It was recently announced that Matt Bomer would be taking on the role of a transgender sex worker in a new film Anything. The film is based on a play by Timothy McNeil with the same name that follows the story of a suicidal widow who moves to Los Angeles and meets a transgender sex worker. The two bond in an unlikely way, overcoming their differences to help fill the empty spaces in one another’s life.
Mark Ruffalo joins Matt Bomer for another project after the two worked together on The Normal Heart. That film, which portrayed Matt’s hard work, dedication, and compassion is actually what inspired Mark to suggest Matt for the character he portrays in Anything. Matt played a reporter named Felix in The Normal Heart who ended up losing his life to AIDS and the film, from start to finish, was emotional and overwhelming.
Anything seems to be a film that will also grasp at the emotions of its viewers and take them through an experience rather than just play out on a screen in a cinema. The experience, however, got off to a rocky start after the cast was announced and instead of a transgender woman getting the role, it was given to a cis male.
There were arguments from people who disagreed with this decision and people who defended it; some members of the LGBTQ+ community saying they took no offense to straight/cis actors/actresses playing roles of characters who are not since it’s “acting”. Others brought facts of violence against trans women, Jen Richards most specifically, and spoke about the need for the LGBTQ+ to tell their own stories.
On August 28th, Jen posted this on her Twitter account.
“All of this pales to the main reason not to have cis men play trans women. This is the reason that is making me cry as I type this…It will result in violence against trans women. And that is not hyperbole, I mean it literally. Cis men playing trans women leads to death. Here’s why. I’ve spent years looking at violence against trans women, particularly who does it & why. I talk to survivors. There’s a pattern Straight men are attracted to trans women. They always have been, always will be. We are some of the most popular sex workers. It’s a fact. BUT they are afraid that being with trans women makes them gay/less masculine. They seek us out, enjoy us, then punish us for their anxiety. Let’s be more direct: They have sex with us, worry that makes them gay, then reassert their masculinity through violence aimed at us.”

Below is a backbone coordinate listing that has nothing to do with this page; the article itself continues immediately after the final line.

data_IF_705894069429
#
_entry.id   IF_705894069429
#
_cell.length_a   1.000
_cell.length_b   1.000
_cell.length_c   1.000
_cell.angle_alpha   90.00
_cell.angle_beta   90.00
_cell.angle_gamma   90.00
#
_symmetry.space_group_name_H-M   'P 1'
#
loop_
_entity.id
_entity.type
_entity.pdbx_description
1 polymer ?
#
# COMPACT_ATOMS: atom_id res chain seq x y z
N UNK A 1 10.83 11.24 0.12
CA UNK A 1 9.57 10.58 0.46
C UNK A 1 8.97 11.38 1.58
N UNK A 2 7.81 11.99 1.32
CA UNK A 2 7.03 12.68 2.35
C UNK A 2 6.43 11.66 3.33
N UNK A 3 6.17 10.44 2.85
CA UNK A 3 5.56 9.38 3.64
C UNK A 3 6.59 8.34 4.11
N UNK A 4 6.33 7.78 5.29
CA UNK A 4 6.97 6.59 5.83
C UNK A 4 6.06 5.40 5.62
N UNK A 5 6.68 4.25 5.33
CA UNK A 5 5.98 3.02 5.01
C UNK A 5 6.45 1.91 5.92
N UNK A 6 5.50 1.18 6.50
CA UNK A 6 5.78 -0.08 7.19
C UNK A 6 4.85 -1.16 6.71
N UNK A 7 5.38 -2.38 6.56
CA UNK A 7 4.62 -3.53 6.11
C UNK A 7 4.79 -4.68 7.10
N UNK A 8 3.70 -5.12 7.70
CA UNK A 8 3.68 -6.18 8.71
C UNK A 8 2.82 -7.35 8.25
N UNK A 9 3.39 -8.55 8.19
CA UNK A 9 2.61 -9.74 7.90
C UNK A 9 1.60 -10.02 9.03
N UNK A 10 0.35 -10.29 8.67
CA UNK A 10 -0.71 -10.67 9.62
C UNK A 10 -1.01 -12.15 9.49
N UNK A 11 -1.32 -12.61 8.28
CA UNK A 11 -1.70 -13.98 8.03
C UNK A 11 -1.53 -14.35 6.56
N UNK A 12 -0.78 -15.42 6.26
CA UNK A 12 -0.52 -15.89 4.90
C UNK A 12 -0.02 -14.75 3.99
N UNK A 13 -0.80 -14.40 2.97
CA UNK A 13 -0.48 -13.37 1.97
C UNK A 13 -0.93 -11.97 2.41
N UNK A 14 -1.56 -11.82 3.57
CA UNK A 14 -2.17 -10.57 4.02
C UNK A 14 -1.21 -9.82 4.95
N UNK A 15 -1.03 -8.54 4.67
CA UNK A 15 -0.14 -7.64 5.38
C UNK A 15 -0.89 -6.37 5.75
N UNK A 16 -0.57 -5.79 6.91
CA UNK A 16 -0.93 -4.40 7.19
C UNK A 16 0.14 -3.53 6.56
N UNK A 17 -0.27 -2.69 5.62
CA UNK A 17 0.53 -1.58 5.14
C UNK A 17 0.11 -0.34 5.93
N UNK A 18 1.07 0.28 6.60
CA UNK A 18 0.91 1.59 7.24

There were tears, emotion, anger, and finally a sense of some type of moving forward when Mark Ruffalo himself took to Twitter.
Matt did speak of Anything, the play, a couple years ago to Deadline and mentioned his desire to take on the role.
“I actually read a beautiful new play by Timothy McNeil that I am going to start just seeing if there’s some interest in it. It’s a really mature, very literary piece that is very powerful and I think very timely. It’s a hell of a piece of theater. And you know, in the great tradition of the theater, I refuse to be any one thing. Or any one person.”
While Matt has yet to speak publicly on the matter, Mark’s tweets did start conversation with some transgender women on Twitter who said they’d love to talk to him, and Matt too, about why they’re so passionate in their stance and that maybe this really could be the beginning of ‘getting it right’ when it comes to casting in Hollywood. At the very least, Mark taking the time to speak up, show himself responsible, and acknowledge the need for change speaks highly of who he is and also of his dedication to the film which is already in post-production.
“We are all learning.” Mark said, and he’s right. Hopefully, this lesson is one that sparks a change.